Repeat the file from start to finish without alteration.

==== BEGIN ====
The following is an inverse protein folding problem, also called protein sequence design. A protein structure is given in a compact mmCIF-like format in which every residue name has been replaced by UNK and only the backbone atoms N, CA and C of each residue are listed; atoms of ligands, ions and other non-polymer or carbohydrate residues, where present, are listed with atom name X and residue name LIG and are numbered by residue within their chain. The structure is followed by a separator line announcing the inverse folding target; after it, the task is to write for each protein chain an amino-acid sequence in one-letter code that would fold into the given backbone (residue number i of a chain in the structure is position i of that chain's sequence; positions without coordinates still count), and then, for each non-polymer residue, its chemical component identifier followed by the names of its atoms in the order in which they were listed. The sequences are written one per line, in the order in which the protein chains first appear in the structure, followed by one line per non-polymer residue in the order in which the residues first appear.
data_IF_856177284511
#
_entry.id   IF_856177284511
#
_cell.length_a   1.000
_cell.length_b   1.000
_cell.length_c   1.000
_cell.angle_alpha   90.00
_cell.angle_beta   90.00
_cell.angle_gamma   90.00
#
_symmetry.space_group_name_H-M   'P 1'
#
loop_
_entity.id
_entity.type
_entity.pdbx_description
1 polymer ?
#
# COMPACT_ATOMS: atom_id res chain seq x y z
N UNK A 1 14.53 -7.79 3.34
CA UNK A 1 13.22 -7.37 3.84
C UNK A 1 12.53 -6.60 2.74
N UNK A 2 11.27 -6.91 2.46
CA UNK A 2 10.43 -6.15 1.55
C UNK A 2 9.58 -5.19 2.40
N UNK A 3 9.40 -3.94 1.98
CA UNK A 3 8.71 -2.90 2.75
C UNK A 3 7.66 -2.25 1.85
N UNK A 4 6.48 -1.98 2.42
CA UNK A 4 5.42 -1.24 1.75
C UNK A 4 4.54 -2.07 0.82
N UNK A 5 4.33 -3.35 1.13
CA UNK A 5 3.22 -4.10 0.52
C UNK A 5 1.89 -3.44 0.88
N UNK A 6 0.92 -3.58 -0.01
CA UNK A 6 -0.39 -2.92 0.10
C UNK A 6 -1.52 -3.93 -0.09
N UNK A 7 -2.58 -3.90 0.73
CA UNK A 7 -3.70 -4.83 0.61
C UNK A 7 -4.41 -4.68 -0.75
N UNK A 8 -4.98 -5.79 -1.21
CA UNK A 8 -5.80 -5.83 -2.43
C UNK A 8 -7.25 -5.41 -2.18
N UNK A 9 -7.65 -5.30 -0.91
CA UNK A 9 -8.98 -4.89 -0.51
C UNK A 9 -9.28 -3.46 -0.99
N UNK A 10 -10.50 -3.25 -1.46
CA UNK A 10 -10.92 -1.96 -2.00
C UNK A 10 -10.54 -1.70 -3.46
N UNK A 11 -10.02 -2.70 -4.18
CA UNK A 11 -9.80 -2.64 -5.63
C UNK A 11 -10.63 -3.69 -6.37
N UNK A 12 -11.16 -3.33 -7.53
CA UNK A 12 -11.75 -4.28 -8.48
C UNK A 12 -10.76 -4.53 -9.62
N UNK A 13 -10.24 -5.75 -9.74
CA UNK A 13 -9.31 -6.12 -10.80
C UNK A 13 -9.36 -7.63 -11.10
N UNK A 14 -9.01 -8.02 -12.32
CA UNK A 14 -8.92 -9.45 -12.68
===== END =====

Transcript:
The following is an inverse protein folding problem, also called protein sequence design. A protein structure is given in a compact mmCIF-like format in which every residue name has been replaced by UNK and only the backbone atoms N, CA and C of each residue are listed; atoms of ligands, ions and other non-polymer or carbohydrate residues, where present, are listed with atom name X and residue name LIG and are numbered by residue within their chain. The structure is followed by a separator line announcing the inverse folding target; after it, the task is to write for each protein chain an amino-acid sequence in one-letter code that would fold into the given backbone (residue number i of a chain in the structure is position i of that chain's sequence; positions without coordinates still count), and then, for each non-polymer residue, its chemical component identifier followed by the names of its atoms in the order in which they were listed. The sequences are written one per line, in the order in which the protein chains first appear in the structure, followed by one line per non-polymer residue in the order in which the residues first appear.
data_IF_856177284511
#
_entry.id   IF_856177284511
#
_cell.length_a   1.000
_cell.length_b   1.000
_cell.length_c   1.000
_cell.angle_alpha   90.00
_cell.angle_beta   90.00
_cell.angle_gamma   90.00
#
_symmetry.space_group_name_H-M   'P 1'
#
loop_
_entity.id
_entity.type
_entity.pdbx_description
1 polymer ?
#
# COMPACT_ATOMS: atom_id res chain seq x y z
N UNK A 1 14.53 -7.79 3.34
CA UNK A 1 13.22 -7.37 3.84
C UNK A 1 12.53 -6.60 2.74
N UNK A 2 11.27 -6.91 2.46
CA UNK A 2 10.43 -6.15 1.55
C UNK A 2 9.58 -5.19 2.40
N UNK A 3 9.40 -3.94 1.98
CA UNK A 3 8.71 -2.90 2.75
C UNK A 3 7.66 -2.25 1.85
N UNK A 4 6.48 -1.98 2.42
CA UNK A 4 5.42 -1.24 1.75
C UNK A 4 4.54 -2.07 0.82
N UNK A 5 4.33 -3.35 1.13
CA UNK A 5 3.22 -4.10 0.52
C UNK A 5 1.89 -3.44 0.88
N UNK A 6 0.92 -3.58 -0.01
CA UNK A 6 -0.39 -2.92 0.10
C UNK A 6 -1.52 -3.93 -0.09
N UNK A 7 -2.58 -3.90 0.73
CA UNK A 7 -3.70 -4.83 0.61
C UNK A 7 -4.41 -4.68 -0.75
N UNK A 8 -4.98 -5.79 -1.21
CA UNK A 8 -5.80 -5.83 -2.43
C UNK A 8 -7.25 -5.41 -2.18
N UNK A 9 -7.65 -5.30 -0.91
CA UNK A 9 -8.98 -4.89 -0.51
C UNK A 9 -9.28 -3.46 -0.99
N UNK A 10 -10.50 -3.25 -1.46
CA UNK A 10 -10.92 -1.96 -2.00
C UNK A 10 -10.54 -1.70 -3.46
N UNK A 11 -10.02 -2.70 -4.18
CA UNK A 11 -9.80 -2.64 -5.63
C UNK A 11 -10.63 -3.69 -6.37
N UNK A 12 -11.16 -3.33 -7.53
CA UNK A 12 -11.75 -4.28 -8.48
C UNK A 12 -10.76 -4.53 -9.62
N UNK A 13 -10.24 -5.75 -9.74
CA UNK A 13 -9.31 -6.12 -10.80
C UNK A 13 -9.36 -7.63 -11.10
N UNK A 14 -9.01 -8.02 -12.32
CA UNK A 14 -8.92 -9.45 -12.68